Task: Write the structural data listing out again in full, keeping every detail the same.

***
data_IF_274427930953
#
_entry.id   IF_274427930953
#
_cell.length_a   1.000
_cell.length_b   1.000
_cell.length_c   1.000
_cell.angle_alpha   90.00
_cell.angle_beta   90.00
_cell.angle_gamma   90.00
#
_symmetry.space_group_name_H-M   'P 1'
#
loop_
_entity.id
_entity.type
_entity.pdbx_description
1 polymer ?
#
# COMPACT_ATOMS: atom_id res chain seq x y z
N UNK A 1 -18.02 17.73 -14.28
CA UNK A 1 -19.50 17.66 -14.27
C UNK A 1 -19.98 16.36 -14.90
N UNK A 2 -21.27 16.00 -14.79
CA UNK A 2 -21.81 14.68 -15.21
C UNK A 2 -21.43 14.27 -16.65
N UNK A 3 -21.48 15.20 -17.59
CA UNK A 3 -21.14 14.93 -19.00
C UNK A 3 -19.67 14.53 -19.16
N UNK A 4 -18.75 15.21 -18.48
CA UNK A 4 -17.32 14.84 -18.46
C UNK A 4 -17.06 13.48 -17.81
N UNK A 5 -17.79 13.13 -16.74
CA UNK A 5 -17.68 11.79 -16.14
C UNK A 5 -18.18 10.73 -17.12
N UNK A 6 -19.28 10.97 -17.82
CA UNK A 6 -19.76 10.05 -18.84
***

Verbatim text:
data_IF_274427930953
#
_entry.id   IF_274427930953
#
_cell.length_a   1.000
_cell.length_b   1.000
_cell.length_c   1.000
_cell.angle_alpha   90.00
_cell.angle_beta   90.00
_cell.angle_gamma   90.00
#
_symmetry.space_group_name_H-M   'P 1'
#
loop_
_entity.id
_entity.type
_entity.pdbx_description
1 polymer ?
#
# COMPACT_ATOMS: atom_id res chain seq x y z
N UNK A 1 -18.02 17.73 -14.28
CA UNK A 1 -19.50 17.66 -14.27
C UNK A 1 -19.98 16.36 -14.90
N UNK A 2 -21.27 16.00 -14.79
CA UNK A 2 -21.81 14.68 -15.21
C UNK A 2 -21.43 14.27 -16.65
N UNK A 3 -21.48 15.20 -17.59
CA UNK A 3 -21.14 14.93 -19.00
C UNK A 3 -19.67 14.53 -19.16
N UNK A 4 -18.75 15.21 -18.48
CA UNK A 4 -17.32 14.84 -18.46
C UNK A 4 -17.06 13.48 -17.81
N UNK A 5 -17.79 13.13 -16.74
CA UNK A 5 -17.68 11.79 -16.14
C UNK A 5 -18.18 10.73 -17.12
N UNK A 6 -19.28 10.97 -17.82
CA UNK A 6 -19.76 10.05 -18.84